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28. 1. Who knows his manhood's strength,
Yet still his female feebleness maintains;
As to one channel flow the many drains,
All come to him, yea, all beneath the sky.
Thus he the constant excellence retains;
The simple child again, free from all stains.

Who knows how white attracts,
Yet always keeps himself within black's shade,
The pattern of humility displayed,
Displayed in view of all beneath the sky;
He in the unchanging excellence arrayed,
Endless return to man's first state has made.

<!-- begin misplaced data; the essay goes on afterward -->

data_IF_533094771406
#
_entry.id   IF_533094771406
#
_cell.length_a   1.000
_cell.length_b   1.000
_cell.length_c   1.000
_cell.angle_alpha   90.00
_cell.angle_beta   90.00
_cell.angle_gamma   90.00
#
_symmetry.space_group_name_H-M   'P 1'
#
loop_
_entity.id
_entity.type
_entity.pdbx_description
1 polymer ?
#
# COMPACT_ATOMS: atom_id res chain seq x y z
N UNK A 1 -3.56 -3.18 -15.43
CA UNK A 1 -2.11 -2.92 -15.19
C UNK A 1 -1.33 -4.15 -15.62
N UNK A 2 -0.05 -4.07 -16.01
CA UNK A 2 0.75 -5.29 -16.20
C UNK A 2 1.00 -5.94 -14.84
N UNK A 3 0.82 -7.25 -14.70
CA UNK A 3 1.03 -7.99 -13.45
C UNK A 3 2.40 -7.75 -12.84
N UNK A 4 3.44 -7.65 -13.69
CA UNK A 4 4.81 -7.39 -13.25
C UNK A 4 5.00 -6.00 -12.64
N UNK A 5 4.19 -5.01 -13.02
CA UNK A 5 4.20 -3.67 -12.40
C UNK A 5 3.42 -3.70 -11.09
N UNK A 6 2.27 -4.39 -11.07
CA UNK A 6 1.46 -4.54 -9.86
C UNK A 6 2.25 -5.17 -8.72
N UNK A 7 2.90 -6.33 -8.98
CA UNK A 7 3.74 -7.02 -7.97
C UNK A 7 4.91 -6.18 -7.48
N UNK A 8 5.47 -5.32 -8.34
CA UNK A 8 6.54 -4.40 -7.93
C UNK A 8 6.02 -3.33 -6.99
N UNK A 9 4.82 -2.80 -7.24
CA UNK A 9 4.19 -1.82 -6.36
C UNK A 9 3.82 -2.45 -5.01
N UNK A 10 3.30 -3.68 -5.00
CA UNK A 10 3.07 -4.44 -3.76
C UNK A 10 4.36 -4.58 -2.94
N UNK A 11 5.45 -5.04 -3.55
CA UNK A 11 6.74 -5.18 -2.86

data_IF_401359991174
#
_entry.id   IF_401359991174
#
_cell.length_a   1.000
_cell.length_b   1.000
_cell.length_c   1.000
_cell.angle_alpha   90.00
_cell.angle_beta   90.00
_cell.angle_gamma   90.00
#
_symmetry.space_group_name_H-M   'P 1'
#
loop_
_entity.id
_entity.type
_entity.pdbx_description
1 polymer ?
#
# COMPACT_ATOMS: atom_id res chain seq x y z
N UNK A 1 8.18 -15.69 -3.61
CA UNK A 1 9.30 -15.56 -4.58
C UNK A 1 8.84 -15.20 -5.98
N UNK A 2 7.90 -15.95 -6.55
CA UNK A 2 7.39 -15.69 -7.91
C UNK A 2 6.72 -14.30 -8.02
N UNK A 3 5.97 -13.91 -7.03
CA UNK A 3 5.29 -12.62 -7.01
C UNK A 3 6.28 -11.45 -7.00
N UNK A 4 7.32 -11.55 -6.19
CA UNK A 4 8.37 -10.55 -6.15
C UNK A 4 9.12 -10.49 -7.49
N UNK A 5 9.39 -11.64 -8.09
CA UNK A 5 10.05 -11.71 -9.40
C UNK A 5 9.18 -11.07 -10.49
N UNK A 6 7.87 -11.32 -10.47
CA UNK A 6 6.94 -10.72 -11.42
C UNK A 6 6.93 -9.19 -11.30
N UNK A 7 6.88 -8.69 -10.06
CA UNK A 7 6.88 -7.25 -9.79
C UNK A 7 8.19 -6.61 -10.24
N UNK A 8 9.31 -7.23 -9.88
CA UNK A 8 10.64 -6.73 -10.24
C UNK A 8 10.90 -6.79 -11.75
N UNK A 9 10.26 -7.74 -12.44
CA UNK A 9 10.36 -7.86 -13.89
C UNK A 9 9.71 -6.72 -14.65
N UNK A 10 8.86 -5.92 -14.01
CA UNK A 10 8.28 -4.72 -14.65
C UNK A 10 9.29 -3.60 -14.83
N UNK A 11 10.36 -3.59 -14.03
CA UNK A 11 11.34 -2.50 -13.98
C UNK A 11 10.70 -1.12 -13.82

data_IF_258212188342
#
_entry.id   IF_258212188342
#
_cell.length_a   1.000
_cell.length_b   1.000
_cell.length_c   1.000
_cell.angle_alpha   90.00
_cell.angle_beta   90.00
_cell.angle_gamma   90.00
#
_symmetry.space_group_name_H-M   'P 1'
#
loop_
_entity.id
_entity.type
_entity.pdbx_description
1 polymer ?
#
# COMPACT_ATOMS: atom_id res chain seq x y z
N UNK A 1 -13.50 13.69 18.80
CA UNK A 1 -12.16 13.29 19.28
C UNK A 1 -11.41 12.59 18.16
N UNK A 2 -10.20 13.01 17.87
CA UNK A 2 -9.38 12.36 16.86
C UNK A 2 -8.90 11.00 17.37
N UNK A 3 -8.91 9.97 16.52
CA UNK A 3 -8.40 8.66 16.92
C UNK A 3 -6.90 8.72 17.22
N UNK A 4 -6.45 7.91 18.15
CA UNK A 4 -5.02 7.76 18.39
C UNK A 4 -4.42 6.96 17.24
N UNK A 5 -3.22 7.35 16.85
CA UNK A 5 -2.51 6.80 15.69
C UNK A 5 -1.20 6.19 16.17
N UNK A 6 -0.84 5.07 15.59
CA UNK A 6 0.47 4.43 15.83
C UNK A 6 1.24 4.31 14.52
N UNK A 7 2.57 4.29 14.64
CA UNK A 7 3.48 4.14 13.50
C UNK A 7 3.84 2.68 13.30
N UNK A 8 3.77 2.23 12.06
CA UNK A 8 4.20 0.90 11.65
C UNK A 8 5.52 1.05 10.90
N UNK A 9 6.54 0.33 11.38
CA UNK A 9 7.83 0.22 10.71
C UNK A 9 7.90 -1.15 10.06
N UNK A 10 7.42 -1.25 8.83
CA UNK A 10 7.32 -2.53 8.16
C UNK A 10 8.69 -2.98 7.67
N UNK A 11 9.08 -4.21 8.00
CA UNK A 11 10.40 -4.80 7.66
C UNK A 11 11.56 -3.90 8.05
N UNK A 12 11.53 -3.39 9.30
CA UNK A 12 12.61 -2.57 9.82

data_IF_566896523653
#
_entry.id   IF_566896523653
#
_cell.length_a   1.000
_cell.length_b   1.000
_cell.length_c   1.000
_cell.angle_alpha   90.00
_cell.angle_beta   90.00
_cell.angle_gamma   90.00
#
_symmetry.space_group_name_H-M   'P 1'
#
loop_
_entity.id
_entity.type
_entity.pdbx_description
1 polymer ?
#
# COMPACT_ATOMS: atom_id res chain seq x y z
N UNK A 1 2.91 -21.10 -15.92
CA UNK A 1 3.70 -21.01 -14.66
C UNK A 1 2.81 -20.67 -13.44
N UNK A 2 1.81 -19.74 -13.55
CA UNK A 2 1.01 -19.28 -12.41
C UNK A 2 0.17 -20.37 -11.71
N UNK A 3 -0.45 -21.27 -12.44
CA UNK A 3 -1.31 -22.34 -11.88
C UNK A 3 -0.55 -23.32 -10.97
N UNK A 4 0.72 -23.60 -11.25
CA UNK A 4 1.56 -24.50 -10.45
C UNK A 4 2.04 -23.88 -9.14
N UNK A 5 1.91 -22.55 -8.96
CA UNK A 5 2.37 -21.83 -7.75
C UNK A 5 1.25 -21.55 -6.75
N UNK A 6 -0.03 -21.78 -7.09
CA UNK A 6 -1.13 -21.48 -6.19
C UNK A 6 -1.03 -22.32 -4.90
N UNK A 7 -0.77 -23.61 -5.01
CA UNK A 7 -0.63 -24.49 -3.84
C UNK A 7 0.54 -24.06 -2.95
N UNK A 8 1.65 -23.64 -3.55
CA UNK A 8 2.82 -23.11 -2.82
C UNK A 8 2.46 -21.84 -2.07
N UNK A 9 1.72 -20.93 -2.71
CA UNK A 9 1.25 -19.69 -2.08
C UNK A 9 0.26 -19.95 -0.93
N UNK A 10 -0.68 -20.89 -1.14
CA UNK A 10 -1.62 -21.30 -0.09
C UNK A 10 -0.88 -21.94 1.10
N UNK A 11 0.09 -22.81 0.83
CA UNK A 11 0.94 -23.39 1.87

Who knows how glory shines,
Yet loves disgrace, nor e'er for it is pale;
Behold his presence in a spacious vale,
To which men come from all beneath the sky.
The unchanging excellence completes its tale;
The simple infant man in him we hail.

2. The unwrought material, when divided and distributed, forms vessels. The sage, when employed, becomes the Head of all the Officers (of government); and in his greatest regulations he employs no violent measures.

, 'Returning to Simplicity.' The chapter sets forth humility and simplicity, an artless freedom from all purpose, as characteristic of the man of Tâo, such as he was in the primeval time. 'The sage' in par. 2 may be 'the Son of Heaven,'--the Head of all rule in the kingdom, or the feudal lord in a state.

Next: Chapter 29